Catherine wanted to train at a setting with a charity-type hospital or public safety net hospital where she got to take calls and have a lot of responsibility since she badly wanted the experience. And that’s where she ended up going. Also, because where she went to medical school had a large county hospital system, for which she went through a lot of those for her rotations.
Additionally, go to a school that has a really good primary care focus and that the clinic structure is good. Sometimes, things can change so you want to make sure that you go somewhere that’s a well-rounded, strong program.
Catherine adds that you should go to where it’s going to make you happy. Think about where you’re going to be happy and where you’re going to fit in well because it’s a long three years. It’s a lot of calls and a lot of hours. Also, try not to go too far from your support network.
[17:05] Bias Against DOs and Common Pediatric Subspecialties
Catherine says she hasn’t seen any bias against DOs. And coming originally from Oklahoma which has a very large osteopathic presence and she’s from Tulsa, which has a very well-regarded osteopathic medical school, she’s not seeing it. If this was a question 25 years ago, she would have said there was a difference. But where she trained, she really doesn’t see it as an issue.
The other more common subspecialties for pediatrics are hematology, oncology, cardiology, and gastroenterology. Catherine stresses how there’s a much larger academic emphasis in pediatric specialties that in the adult world. There’s a lot fewer jobs in pediatric subspecialties that are non-academic.
If you want to do hematology-oncology in pediatrics, you’re virtually 100% looking at the academic curve. So there’s just not enough population that support that kind of complicated work that needs a huge amount of technological subspecialty support like hematology-oncology which needs ICU and al these other subspecialists with it. So if you don’t want to do academics and you desperately want to do hematology-oncology, pediatrics may not be the right choice.
[19:55] Her Message to the Future Specialists to Help Them Take Care of Patients Better
First, Catherine says that if it sounds like a really stupid referral, it may be that the parent would literally not take no for an answer. Conversely, if they’re puzzled by something or there’s a hole in the story that they can’t figure out, understand that sometimes that they know a little more. And sometimes, as primary care doctors, they can fill in some of those gaps.. Or they can sort out why this family is so anxious about x, y, or z and they can’t figure out why. So she wishes specialists to know that they can just call them. Especially that everything is on electronic medical records now.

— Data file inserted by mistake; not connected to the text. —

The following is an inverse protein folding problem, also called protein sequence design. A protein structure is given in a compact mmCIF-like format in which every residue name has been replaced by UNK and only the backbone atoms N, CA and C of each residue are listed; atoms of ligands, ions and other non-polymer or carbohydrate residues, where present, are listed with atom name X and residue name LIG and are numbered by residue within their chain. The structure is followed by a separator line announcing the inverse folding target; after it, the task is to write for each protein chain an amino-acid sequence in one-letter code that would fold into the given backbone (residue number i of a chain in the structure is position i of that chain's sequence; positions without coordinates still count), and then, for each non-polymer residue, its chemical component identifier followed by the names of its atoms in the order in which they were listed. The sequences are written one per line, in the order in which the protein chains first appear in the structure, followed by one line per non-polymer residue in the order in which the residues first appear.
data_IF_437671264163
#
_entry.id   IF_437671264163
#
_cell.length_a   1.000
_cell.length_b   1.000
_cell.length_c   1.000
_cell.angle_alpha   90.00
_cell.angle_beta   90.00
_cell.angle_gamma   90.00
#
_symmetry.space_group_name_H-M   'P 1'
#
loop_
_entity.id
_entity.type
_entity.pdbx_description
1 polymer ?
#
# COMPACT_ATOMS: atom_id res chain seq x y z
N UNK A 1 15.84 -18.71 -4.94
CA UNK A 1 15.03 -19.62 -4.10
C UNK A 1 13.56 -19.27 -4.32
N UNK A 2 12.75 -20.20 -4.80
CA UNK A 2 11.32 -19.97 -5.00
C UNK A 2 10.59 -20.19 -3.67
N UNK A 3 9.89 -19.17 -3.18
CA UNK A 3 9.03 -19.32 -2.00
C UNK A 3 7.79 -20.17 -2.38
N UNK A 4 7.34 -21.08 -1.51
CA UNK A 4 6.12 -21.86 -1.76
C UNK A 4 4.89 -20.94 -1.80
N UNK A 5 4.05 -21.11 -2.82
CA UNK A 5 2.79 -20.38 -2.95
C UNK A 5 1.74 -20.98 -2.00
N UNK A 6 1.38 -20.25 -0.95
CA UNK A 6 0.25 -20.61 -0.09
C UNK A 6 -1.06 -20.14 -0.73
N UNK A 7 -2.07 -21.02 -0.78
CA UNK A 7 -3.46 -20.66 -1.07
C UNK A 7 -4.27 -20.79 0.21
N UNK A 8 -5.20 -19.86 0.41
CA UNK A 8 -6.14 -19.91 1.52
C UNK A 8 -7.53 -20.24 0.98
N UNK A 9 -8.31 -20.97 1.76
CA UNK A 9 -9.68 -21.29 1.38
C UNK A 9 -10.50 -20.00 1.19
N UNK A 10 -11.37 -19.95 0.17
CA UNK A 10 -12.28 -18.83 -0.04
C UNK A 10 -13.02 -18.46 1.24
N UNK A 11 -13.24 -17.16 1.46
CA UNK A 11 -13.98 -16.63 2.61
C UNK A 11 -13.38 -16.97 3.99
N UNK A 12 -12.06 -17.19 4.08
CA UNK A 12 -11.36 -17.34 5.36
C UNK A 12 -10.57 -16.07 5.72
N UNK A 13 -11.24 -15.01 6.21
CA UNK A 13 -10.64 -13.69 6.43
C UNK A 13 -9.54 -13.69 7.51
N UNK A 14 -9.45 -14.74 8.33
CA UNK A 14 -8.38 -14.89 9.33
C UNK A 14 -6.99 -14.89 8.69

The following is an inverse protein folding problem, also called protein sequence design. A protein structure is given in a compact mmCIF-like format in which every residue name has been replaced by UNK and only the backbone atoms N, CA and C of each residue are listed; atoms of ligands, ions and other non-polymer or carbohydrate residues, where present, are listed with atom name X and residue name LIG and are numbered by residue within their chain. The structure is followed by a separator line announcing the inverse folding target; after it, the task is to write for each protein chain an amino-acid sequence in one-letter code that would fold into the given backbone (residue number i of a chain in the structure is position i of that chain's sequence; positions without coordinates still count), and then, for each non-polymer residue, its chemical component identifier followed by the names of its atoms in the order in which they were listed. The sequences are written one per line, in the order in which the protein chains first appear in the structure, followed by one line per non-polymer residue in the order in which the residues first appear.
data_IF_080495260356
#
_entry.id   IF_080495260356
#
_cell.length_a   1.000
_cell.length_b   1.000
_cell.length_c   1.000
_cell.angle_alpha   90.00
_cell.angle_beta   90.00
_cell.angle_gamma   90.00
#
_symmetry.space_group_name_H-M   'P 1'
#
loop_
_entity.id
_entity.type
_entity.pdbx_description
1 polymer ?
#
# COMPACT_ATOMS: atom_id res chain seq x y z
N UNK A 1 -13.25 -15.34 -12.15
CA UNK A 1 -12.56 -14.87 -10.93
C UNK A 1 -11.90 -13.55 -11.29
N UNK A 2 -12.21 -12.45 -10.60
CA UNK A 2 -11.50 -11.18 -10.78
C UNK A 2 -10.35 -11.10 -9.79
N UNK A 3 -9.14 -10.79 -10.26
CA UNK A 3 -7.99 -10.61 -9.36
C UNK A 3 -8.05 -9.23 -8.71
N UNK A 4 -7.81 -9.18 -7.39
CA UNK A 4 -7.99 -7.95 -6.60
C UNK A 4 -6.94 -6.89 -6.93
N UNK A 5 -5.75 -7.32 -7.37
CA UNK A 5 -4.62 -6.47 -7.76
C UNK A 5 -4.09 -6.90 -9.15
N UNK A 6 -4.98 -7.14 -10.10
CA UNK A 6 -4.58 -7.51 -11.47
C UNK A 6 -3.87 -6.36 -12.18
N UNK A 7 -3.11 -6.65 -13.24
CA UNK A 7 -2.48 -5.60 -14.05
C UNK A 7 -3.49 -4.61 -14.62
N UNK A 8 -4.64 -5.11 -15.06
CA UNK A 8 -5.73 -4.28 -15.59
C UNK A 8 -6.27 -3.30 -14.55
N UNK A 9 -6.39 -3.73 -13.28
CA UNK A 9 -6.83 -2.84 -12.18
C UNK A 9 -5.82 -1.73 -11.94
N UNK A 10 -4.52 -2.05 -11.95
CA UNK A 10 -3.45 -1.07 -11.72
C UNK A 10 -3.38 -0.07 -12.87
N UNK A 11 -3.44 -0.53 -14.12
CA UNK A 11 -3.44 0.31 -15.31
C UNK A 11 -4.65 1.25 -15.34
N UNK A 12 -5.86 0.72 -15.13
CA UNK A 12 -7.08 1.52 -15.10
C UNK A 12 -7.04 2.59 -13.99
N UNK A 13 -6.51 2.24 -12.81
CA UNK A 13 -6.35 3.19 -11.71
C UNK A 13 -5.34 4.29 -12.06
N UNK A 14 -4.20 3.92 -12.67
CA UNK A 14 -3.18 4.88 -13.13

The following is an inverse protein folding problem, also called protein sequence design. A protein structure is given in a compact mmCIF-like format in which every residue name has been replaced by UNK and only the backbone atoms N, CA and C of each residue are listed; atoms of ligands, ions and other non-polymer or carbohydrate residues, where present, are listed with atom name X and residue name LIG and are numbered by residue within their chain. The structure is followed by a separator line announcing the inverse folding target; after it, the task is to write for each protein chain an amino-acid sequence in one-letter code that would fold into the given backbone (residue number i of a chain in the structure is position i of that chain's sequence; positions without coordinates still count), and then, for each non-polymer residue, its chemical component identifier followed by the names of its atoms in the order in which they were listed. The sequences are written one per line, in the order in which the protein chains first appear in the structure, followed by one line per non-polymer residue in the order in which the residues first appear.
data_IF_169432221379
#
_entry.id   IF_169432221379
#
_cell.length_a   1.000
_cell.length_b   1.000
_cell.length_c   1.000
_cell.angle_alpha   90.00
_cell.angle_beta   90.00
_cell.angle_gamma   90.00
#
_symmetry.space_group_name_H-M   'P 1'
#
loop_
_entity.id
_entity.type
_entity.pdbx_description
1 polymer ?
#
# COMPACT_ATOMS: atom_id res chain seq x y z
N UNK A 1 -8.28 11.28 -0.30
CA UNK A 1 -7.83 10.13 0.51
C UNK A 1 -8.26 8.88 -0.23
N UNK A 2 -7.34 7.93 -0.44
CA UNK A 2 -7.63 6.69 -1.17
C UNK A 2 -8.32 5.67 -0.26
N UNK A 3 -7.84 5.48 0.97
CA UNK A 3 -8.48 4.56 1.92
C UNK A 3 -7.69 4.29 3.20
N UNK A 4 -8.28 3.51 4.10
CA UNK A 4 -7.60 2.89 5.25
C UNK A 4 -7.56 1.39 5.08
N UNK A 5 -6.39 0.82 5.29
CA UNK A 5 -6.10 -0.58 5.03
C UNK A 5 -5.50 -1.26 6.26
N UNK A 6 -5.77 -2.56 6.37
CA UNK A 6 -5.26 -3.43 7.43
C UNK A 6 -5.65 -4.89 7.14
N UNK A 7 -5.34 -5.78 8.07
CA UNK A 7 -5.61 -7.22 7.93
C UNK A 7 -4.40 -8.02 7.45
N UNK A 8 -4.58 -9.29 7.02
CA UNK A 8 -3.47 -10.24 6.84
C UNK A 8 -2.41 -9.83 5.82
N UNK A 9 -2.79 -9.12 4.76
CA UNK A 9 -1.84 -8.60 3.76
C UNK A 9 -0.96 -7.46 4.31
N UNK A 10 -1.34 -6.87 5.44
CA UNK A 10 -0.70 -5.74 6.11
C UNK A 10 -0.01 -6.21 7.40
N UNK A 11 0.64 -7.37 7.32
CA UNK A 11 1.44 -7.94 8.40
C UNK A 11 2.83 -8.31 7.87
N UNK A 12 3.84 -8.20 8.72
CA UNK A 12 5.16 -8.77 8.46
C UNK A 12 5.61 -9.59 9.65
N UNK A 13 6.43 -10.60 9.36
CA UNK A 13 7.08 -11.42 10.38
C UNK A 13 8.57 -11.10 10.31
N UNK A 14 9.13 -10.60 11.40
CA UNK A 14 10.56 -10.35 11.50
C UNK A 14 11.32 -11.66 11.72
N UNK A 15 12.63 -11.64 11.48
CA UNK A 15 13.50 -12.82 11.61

[21:20] Working with Other Specialties
The people she works with the most are ICUs, cardiology, infectious disease, dermatology, and GI. She doesn’t use hematology too often which is good but she uses pulmonology a ton due to asthma cases. That said, they use a whole variety of specialties. But the one they need more of is developmental behavior pediatrics and mental health support. This is one part of pediatrics that Catherine thinks that they as general pediatricians end up trying to manage a lot more than they feel comfortable managing. Luckily, she gets great support from where she works but there’s a lot of people out there that don’t.
Outside of clinical work, you can do MD/PhD Peds Hema/Onc, which was what her friend did and now does drug development.
[22:33] What She Wished She Knew
Catherine wished she had known how much better she would be once she became a parent. Again, she says it’s an incredible responsibility and privilege to take care of someone’s kid.
It’s a tough job, but at the end of the day, pediatrics is great. At times, you may have to tell some bad news and it can be difficult. And she sort of knew this but she didn’t really know this until she had her own kid.
What she likes most about being a pediatrician would be her patients and her colleagues. She considers them as being each other’s tribe. Everyone she works with is very committed to population health of the children in the U.S.
On the flip side, what she likes the least is wrestling a one-year-old to see their ears. ON a serious note, she says the hardest thing is people who don’t want to vaccinate their kids. She knows they care for their child and they think they’re making the right decision.
[27:05] Major Changes in Pediatrics and Final Words of Wisdom
Catherine points out that telemedicine is a big issue right now. And she thinks some pediatricians get the “primadonna” type reputation but it’s not true. The irony is they’re the least interventionist with their own patients. So she really doesn’t see how telemedicine for pediatrics is going to work.
If she had to do it all over again, Catherine would still have chosen to become a pediatrician. Ultimately, for premeds or med students interested in getting into pediatrics, Catherine’s advice is to realize that it’s the parents and not just the kid. Also, remember that it’s always about what you’re going to be happy doing. Compare yourself to other people going into it and when you do rotations. Think about could you work with these people. You want to make sure you could sign your patients out or trust your colleagues. Or if you feel like you could enjoy working with them.
So don’t just look at the work hours, the prestige, the money, etc. But long term happiness. You need to feel like you fit. Don’t try to put a square peg in your round hole all the time even if you thought you’re only going to do one thing. Be flexible and think about where do you really fit since you’re going to work with them for a long time.